I wanted to do something a bit different for our bunk bed situation. I wanted the bunks to be long, since my wife's family is tall. I wanted them to be lightweight, efficiently built, and to not interfere with the windows, curtains, or opening/closing the windows. I wanted them to be strong enough for heavy adults. I wanted them to be spill proof, rust proof, rot proof, to not warp, cup, twist, or otherwise deform. I wanted them to be securely attached to the bus, and strong enough that I could lash or attach other things to them securely.
The solution was to use 80/20 extruded aluminum T-Slot framing.
The beds came split into two kits; one kit for each side of the bus
You can see that the shipping weight was right around 93 lbs per kit
80/20 does a fantastic job packing and individually bagging the parts
I designed these bunkframes myself. Each bed frame should support well over 300 lbs. Yet the upright beams are only 1in square, and the bedrails are only 3 inches tall. The mattresses set inside the bedframes so that each bunk is incredibly thin. The bunks are height adjustable to any position along the vertical uprights, using a 5/32" allen wrench. I have them set so that the bottom bunk rests on the bus's chair rail, and so that the top bunk sits at a height of 40 inches. This means both the top and bottom bunk get usable light from the windows.
Assembly of the bedframe begins
Here's my helper, loading fasteners into angle brackets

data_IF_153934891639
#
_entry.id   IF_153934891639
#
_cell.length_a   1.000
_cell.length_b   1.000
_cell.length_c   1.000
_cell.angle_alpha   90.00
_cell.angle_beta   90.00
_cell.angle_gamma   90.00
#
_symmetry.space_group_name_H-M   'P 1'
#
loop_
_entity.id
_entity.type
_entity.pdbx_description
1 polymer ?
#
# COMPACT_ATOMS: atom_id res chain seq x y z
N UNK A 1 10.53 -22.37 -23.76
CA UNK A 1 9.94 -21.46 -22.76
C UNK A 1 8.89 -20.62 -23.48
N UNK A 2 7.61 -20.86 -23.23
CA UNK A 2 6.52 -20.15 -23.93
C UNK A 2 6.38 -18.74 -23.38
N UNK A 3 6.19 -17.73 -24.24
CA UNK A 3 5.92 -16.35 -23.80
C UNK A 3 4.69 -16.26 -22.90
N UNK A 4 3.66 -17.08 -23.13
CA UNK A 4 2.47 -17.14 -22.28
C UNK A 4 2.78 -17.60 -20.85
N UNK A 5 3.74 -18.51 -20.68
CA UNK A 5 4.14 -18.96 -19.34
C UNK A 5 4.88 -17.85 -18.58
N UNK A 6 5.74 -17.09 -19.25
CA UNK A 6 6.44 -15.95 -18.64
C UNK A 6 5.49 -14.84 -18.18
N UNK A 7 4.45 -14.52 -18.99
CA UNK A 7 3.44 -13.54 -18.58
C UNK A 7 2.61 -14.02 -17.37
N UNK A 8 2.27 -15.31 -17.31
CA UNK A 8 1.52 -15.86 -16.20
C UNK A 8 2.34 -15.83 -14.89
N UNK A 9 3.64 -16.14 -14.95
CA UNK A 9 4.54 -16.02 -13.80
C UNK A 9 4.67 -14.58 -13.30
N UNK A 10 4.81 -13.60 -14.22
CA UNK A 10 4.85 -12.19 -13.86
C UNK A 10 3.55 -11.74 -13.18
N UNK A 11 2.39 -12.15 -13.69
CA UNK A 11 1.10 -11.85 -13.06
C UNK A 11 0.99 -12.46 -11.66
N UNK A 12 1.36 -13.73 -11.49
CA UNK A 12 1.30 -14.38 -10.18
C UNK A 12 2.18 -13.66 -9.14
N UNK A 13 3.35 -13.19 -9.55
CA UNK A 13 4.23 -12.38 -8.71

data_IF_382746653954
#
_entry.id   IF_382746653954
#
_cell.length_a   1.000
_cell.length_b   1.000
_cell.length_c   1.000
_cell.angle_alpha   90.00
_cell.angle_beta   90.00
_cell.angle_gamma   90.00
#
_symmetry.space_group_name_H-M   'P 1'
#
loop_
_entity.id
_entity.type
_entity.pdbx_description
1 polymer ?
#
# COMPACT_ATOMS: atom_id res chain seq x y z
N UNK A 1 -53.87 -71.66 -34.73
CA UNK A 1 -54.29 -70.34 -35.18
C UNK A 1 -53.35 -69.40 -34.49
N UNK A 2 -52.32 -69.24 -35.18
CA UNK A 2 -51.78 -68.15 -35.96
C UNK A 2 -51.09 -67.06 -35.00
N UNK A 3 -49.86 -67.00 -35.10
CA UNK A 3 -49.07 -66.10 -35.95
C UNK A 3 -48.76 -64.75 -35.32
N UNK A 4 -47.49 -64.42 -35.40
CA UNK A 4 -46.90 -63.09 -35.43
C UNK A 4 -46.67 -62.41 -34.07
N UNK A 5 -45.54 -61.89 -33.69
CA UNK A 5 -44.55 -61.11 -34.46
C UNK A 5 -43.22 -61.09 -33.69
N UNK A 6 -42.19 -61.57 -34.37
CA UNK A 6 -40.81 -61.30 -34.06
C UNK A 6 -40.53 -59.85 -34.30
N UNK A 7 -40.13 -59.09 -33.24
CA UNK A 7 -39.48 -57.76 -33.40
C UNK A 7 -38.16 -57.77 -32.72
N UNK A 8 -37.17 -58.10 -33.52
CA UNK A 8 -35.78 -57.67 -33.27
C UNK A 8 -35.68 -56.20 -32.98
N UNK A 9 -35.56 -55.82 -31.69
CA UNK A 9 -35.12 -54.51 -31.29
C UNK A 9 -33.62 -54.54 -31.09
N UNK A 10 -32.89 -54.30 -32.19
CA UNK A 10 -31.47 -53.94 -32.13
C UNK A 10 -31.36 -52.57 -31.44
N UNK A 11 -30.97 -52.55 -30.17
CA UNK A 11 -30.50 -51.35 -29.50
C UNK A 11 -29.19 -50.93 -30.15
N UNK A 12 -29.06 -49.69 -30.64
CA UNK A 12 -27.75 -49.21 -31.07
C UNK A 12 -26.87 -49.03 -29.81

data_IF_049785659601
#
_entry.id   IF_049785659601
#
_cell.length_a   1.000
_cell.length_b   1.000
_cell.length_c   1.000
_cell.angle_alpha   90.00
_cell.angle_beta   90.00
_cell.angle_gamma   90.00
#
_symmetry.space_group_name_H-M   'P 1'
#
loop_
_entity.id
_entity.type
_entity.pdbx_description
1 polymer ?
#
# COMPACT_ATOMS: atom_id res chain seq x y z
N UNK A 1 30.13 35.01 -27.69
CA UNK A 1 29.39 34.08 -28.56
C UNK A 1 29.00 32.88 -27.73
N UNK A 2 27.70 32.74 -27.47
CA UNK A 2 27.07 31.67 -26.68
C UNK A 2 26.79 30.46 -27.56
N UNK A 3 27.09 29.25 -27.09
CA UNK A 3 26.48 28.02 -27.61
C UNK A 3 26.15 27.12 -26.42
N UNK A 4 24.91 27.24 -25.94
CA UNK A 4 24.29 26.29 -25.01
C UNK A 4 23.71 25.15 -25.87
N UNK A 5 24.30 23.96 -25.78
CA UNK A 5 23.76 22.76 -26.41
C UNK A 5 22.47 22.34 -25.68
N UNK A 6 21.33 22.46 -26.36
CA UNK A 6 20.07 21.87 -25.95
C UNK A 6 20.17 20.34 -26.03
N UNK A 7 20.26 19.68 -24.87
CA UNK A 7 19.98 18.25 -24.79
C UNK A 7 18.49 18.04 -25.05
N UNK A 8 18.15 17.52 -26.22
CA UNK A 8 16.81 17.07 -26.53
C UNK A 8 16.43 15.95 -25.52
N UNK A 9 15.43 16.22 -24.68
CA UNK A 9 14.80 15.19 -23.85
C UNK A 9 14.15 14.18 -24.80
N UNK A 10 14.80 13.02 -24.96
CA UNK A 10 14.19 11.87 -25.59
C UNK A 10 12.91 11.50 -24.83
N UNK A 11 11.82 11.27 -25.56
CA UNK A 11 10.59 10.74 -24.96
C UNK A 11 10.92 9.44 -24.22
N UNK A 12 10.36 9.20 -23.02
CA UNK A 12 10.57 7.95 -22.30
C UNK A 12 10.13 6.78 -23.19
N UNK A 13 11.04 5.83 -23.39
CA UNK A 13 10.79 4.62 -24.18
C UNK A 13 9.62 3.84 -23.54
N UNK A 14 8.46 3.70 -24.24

Midway through building the first bedframe
An assortment of fasteners and fastening plates. The official 80/20 5/32" allen tools are fantastic, and magnetic to boot.
Bottom frame: complete
Bottom frame resting in position
Wall-side upright in temporary position
Bunk frame free-standing and fully assembled. However, the frame is not attached to the bus. The ceiling rails are not installed yet
I dropped the mattresses in just to see what they'd look like.
Here you can see all the bunks installed, tied into the ceiling.
Here is a detail of how the bunks tie into the ceiling. 80/20 sells a part called a "1050" rail, which is 1" wide and .5" thick, and is meant for being attached to some other surface to provide a starting point for 80/20 construction. I used the factory screw holes in the bus roof, which attach the sheet metal ceiling to the metal frame hoops. I took out the existing fasteners, and attached 1050 rails along the length of the roof covering the beds.
To attach the bunks into the 1050 ceiling rails, I used rotating pivot nub assemblies. This let me adapt to the curved bus ceiling.
Here are the finished bunks, with mattresses installed. I used 3/4" sanded plywood in each bedframe, resting on top of the supporting 1010 cross rails and triangular corner brackets.